Issues Magazine

Prosperity or Posterity?

By Silvia Serrao-Neumann

Imminent climate change impacts raise serious questions about the balance between prosperity and posterity and the consequences of “business as usual”.

In his book Invisible Cities, Italian writer Italo Calvino advises the traveller that the inhabitants of Maurilia valued a lost landscape that once existed. He warns that if this landscape still existed it would probably not be valued.

Calvino’s lost landscape can be seen as a casualty of choices made in the dilemma of prosperity and posterity: whether to value the environment or to value only the benefits derived from using resources provided by the environment. Perhaps in 20 years time we will look back at our past environment and value the many species and numerous habitats and landscapes, such as the Wet Tropics and the Great Barrier Reef, that could be lost due to climate change.

If we opt for immediate prosperity and continue to do business as usual we could increase the atmospheric concentration of carbon dioxide equivalents to as much as 1000 parts per million. This worst-case scenario, presented by US climate scientist the late Stephen Schneider, would ruin some unique landscapes such as the Arctic sea ice and mountaintop glaciers. It could play a part in threatening and endangering an even larger number of species by altering fragile habitats. It would also place stress upon many indigenous communities, particularly those inhabiting high altitudes and latitudes.

With the release of the Fourth Assessment Report by the Intergovernmental Panel on Climate Change in 2007, the need to respond to potential climate change impacts became clear. Even if we could completely curb greenhouse gas emissions now, their effects, including a rise in temperatures, would still be felt for at least a century. Therefore we need to adapt to climate change impacts.

However, despite an awareness of climate change and its impacts, world and local leaders alike have so far struggled to reach an agreement to address the challenge. This illustrates our problem in dealing with uncertainty.

One of the difficulties we face is to adapt our present lifestyle and prepare it for future changes. This would involve an anticipatory response – dealing with the uncertainty of both climate change impacts and our capacity to mitigate and adapt to them. We know that, for example, extreme weather events including droughts and floods are very likely to occur, but we don’t know when, where or how severe they will be. Although in Australia we have a relatively high adaptive capacity, the lack of strong political leadership in addressing climate change might delay our response or trigger it only when threats are imminent.

US science historian Naomi Oreskes argues that politicians and corporations have used uncertainty, particularly related to scientific evidence, to delay their response to address a number of issues including climate change. Uncertainty can be used to confuse public opinion and provide a false sense of security, which constrains any anticipatory response. However we, the public, are to some extent abetting this non-anticipatory response because we enjoy our immediate prosperity. Continual material gain is accepted and expected. We are reluctant to change our lifestyle and diminish our immediate prosperity, and to admit that how we live is unsustainable.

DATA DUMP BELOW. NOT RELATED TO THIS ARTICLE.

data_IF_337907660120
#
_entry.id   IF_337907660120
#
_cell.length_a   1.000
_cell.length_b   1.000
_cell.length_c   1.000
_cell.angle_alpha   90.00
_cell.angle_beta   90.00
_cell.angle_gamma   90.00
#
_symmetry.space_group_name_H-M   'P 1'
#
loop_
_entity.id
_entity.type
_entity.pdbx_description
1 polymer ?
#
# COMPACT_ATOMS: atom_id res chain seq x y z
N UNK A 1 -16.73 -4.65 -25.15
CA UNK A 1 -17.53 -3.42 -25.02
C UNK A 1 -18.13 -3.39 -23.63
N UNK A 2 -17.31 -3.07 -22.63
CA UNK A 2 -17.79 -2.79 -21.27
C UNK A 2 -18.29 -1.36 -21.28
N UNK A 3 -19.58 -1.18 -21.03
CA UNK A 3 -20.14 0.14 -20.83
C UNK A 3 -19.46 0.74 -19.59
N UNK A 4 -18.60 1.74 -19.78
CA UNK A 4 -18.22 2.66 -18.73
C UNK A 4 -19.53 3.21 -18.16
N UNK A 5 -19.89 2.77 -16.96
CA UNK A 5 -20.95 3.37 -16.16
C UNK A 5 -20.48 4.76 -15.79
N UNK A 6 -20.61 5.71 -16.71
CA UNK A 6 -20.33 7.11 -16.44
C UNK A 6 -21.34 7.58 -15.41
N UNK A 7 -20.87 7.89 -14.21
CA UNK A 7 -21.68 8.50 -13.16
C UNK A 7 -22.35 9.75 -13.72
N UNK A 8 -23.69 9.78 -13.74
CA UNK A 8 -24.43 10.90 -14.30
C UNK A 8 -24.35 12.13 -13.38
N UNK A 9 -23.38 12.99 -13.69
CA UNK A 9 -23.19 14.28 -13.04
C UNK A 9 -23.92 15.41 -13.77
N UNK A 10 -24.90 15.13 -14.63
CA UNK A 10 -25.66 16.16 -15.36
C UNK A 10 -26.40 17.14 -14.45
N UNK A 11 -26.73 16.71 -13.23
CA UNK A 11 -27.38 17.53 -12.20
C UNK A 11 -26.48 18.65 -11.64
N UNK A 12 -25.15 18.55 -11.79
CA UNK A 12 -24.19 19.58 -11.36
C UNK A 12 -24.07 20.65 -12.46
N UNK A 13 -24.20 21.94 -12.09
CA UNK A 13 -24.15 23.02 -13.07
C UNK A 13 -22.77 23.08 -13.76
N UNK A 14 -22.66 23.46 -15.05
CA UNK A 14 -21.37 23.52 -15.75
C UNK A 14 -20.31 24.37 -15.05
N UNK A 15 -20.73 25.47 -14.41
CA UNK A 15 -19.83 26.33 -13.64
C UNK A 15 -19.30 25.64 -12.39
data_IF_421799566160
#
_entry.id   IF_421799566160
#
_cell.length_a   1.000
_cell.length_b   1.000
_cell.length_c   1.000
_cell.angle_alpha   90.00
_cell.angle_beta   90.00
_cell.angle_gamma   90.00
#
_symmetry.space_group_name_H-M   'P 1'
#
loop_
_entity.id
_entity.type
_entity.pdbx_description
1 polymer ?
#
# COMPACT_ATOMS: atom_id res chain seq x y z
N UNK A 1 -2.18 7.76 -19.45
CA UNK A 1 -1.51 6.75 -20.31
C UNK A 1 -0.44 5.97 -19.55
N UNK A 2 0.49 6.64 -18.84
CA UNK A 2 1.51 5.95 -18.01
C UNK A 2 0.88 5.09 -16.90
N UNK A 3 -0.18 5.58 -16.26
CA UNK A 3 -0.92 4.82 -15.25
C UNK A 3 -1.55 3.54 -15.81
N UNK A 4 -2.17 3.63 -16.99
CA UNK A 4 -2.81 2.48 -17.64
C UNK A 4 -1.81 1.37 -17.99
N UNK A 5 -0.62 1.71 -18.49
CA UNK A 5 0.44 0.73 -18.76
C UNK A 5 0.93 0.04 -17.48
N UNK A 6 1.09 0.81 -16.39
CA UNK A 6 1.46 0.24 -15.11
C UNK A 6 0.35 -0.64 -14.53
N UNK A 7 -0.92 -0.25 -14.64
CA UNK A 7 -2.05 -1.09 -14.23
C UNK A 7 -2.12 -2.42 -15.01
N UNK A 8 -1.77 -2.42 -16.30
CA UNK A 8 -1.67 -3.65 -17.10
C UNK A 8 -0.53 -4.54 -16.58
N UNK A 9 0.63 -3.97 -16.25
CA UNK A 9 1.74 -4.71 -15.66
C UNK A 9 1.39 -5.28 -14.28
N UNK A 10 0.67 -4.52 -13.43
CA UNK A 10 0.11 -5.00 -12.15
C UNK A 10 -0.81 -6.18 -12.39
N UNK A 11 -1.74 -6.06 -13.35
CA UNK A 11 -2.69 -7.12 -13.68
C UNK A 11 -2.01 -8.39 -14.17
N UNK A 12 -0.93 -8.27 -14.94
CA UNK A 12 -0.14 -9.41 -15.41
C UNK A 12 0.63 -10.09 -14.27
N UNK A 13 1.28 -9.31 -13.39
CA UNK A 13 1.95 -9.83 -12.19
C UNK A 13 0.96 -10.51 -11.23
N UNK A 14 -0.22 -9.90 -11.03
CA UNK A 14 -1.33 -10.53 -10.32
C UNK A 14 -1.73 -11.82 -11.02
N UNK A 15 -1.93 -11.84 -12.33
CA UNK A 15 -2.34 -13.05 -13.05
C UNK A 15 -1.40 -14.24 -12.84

Prosperity derived from economic development is now sought by developing countries. We try to advise those countries not to follow our path because it is unsustainable, but we deny that perhaps the real reason is that widespread prosperity could compromise our own.

Rich or poor, we will all need to adapt to climate change impacts. Some will be able to adapt better than others. Those who have achieved their wealth based on past emissions of greenhouse gases are likely to have more resources to adapt to climate change. The fact that they have consumed a higher share of resources raises serious questions about equity and posterity.

The issue of posterity is a matter of compassion. Unilateral prosperity has bilateral posterity consequences. If we, as stated in Nature’s editorial in April 2009, have a moral duty to assist those who did not benefit from resources and therefore missed out on their share of prosperity – which in turn could help them to adapt to climate change – then we need to implement an anticipatory response.

Some anticipatory responses involve exploring the synergies between mitigation and adaptation strategies. These include retrofitting homes to make them more energy efficient as well as climate-proof. Household savings, reduced carbon pollution and resilience to enhanced climate change impacts would all be possible.

More contentious adaptation measures would involve the planned retreat of coastal communities at risk of sea level rise and other urban settlements along flood plains. The recent flood events that heavily affected Queensland, for example, will raise many questions about such adaptation measures. There is no doubt that measures will need to be put in place to reduce the risk of harm in those affected communities in the short- and long-term.

Governments play a key role in addressing climate change impacts through anticipatory responses involving both mitigation and adaptation. People will also adapt and provide an anticipatory response if they are informed and receive a clear message from their leaders. Even if governments are reluctant to make commitments to foster posterity and sacrifice prosperity by addressing climate change, the public must continue to be proactive and remain vigilant to pressure their political leaders to exercise a clearer role in leadership and initiative to address climate change.